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Comment Re:Actually, this is good news. (Score 1) 467

I believe you're getting confused with a Liquid Floride Thorium reactor. That tech has been done and is proven already (during the cold war), but is very hard to use to make nuclear weapons. Travelling wave reactors are purely theoretical at this point and although they are also non-weaponisable, there are still many technological hurdles to overcome to make it actually work. The fact that all this research is going on is great though. We still need more.

Comment Why solid? (Score 2) 277

I wonder why they went for solid fuel rather an a liquid fluoride thorium reactor setup. There are many advantages to the liquid setup plus it is a technology which has been done and proven. Also, the by-products are valuable, so offer additional revenue streams and there is vastly reduced risk in terms or proliferation and melt down capability. As a system, its about as safe as you can get.

Comment New approach (Score 1) 229

IMO, the real problem lies with the RIAAs approach. People are naturally going to get behind and support the little person here regardless of who is in the right. People like to cheer for the underdog and this is exactly what the RIAA tactics encourage. They will never win the battle against copyright infringement in the long run unless they get the support of the masses and change the current cultural perception that copying/downloading music/movies etc is acceptable. If the public were to see good artists struggling to survive, then peoples attitudes towards the subject would change. Instead we see mediocre performers living lavish and excessive lifestyles while the rest of the world struggles to just get by.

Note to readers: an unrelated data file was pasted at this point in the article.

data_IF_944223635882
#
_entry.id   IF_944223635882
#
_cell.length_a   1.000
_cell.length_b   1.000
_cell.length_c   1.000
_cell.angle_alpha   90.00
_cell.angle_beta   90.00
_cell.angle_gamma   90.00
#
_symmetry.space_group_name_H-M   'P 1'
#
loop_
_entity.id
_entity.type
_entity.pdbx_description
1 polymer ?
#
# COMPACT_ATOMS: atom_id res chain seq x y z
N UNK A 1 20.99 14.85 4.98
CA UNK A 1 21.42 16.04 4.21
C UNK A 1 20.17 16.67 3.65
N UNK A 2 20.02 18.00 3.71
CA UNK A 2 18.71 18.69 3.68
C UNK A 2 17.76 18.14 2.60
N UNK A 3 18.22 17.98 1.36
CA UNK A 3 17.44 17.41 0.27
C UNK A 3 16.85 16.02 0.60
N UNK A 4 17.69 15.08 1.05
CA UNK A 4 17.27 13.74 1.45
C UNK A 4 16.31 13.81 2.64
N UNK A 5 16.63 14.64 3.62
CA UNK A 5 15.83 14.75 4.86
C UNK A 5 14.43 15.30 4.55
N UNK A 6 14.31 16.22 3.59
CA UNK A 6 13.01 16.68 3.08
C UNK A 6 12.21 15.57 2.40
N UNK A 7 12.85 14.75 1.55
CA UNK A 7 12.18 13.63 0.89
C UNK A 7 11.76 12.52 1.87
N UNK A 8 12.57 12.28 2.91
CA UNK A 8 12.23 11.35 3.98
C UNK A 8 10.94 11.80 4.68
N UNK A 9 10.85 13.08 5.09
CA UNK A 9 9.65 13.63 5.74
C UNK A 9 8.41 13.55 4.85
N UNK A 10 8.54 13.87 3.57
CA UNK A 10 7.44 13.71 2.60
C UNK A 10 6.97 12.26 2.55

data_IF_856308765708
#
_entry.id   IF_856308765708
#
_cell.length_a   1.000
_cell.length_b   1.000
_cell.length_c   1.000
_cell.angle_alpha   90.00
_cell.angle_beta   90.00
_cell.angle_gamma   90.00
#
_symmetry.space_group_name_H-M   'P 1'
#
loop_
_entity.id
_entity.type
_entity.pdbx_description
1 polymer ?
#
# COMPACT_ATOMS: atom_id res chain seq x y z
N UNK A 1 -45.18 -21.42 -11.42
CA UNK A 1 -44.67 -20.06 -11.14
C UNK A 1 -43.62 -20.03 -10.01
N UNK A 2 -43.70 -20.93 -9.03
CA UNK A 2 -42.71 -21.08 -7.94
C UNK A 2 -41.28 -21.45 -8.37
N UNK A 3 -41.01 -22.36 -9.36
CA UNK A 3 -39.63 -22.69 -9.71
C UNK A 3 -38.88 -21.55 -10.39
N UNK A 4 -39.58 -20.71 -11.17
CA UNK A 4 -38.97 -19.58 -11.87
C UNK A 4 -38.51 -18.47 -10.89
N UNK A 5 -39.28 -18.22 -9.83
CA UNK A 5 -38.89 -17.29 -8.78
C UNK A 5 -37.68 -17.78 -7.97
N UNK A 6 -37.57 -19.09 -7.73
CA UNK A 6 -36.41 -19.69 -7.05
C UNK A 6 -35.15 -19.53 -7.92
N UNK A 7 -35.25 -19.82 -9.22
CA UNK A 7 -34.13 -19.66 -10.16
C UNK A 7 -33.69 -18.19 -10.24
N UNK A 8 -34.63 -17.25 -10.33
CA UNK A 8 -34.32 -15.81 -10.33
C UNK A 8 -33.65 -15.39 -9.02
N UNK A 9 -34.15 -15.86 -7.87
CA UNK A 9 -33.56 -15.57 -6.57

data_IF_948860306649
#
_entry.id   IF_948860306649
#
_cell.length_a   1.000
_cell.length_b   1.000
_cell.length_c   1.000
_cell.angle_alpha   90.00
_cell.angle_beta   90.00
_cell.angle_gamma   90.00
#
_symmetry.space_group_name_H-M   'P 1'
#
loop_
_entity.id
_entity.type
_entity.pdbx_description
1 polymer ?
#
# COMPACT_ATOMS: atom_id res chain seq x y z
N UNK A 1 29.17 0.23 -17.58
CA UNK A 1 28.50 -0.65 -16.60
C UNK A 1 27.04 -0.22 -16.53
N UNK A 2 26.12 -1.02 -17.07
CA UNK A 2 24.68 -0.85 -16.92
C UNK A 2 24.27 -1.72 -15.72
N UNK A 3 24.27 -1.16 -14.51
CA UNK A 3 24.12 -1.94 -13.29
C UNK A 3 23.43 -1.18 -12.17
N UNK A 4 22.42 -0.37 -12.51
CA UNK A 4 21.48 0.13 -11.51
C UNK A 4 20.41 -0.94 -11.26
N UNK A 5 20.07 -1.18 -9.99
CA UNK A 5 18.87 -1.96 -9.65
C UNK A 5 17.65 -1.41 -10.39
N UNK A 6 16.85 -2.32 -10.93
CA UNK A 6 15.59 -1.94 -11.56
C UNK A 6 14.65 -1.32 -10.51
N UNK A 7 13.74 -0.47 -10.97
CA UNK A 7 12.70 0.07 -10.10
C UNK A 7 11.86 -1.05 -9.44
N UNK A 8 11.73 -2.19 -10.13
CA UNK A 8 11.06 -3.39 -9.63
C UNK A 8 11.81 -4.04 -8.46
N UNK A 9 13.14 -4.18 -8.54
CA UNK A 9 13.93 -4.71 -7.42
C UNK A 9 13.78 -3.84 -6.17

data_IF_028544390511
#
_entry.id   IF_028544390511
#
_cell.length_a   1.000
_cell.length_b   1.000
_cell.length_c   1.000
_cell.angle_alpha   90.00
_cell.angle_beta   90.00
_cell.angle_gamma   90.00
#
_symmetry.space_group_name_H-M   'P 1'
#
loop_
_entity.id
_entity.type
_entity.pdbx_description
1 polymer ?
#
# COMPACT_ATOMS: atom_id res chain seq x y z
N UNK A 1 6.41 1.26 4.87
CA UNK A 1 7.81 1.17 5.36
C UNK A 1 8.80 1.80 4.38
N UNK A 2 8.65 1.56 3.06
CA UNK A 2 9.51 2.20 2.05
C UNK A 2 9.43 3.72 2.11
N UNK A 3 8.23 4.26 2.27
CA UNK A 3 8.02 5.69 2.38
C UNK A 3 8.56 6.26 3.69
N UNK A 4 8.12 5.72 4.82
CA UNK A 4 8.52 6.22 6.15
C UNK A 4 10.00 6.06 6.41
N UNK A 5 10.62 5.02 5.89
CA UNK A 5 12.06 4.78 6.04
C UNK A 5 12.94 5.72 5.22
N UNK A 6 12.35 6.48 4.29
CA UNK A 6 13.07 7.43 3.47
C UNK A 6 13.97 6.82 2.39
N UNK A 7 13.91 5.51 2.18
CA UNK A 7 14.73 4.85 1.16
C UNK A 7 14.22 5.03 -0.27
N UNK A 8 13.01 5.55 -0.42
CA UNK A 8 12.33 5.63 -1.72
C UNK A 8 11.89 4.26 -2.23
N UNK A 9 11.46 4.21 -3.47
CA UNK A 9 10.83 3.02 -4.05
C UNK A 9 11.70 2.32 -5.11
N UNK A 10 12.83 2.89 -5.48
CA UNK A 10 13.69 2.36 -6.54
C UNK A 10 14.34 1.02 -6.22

Submission + - Stanford researchers make fabric batteries

TheBobJob writes: According to a BBC news article, http://news.bbc.co.uk/1/hi/technology/8471362.stm researchers from Standford University have published details on their carbon nanotube dye for making batteries on fabric. The article goes on to explain the application for this tech in wearable electronics. After the stories of late of exploding batteries I'm not sure this is a great idea, but it is a cool achievement none the less.

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"Card readers? We don't need no stinking card readers." -- Peter da Silva (at the National Academy of Sciencies, 1965, in a particularly vivid fantasy)